This summer, the Canada Summer Jobs wage subsidy helped two local students return home for the season. Affordable housing, the draw to visit home, and learning opportunities motivated Lilly Allen and Manuel Perdisa to apply for local jobs that were subsidized by the summer student program.

The students reflected on the experience with CKTZ as they were finishing up their contracts at the end of August. The two returned to the University of Victoria last week to continue their studies.

Allen and Perdisa are part of a larger generation of Cortes locals, a result of a “baby boom” that occurred 20 years ago. Like many island youth, they left Cortes to attend high school on Vancouver Island, since there was no high school on Cortes at the time. Returning to work for local non-profits was an opportunity for both students to return for an extended period of time, since leaving for school and university.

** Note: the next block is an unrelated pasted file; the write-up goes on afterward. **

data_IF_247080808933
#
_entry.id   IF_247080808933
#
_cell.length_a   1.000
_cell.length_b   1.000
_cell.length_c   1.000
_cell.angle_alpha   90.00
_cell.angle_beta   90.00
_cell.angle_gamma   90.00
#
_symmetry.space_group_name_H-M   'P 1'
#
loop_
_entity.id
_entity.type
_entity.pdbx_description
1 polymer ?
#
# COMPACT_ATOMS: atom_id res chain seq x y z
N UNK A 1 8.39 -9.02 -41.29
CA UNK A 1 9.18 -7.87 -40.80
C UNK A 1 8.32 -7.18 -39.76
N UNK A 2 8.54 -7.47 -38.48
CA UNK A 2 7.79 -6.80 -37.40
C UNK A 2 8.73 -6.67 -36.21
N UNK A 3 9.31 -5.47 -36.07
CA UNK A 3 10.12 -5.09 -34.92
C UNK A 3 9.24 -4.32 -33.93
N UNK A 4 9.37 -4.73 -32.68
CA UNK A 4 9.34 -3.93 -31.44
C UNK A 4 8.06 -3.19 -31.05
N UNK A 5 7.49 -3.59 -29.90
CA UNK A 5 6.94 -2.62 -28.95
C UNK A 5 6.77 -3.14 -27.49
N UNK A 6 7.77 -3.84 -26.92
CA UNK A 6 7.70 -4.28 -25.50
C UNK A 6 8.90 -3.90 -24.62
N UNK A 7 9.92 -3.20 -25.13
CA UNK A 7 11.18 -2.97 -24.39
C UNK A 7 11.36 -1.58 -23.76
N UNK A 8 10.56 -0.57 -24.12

Allen worked for the Cortes Island Museum and Archives, which utilizes the subsidy to hire a host for the busy summer season. Allen noted the educational benefits of the job.

“I could learn about the local community that I grew up in and I’m slowly drifting away from. As I grow up and grow older and I’ve started to do more things with my life and I wanted to really reconnect a little bit.” 

Perdisa said homesickness contributed to his decision to return to Cortes.

“It’s nice to settle back into it, hang out with the family, see what’s changed.”

The professional experience for the young locals was the biggest takeaway.

“It’s been able to expose me to a lot of different aspects of working in the field of conservation and ecology,” Perdisa said. “I get to do conservation work, community engagement, but I also get to follow my interests in these broader topics.”

To hear more about the adventures of local summer student jobs on Cortes, listen to the CKTZ News Update below: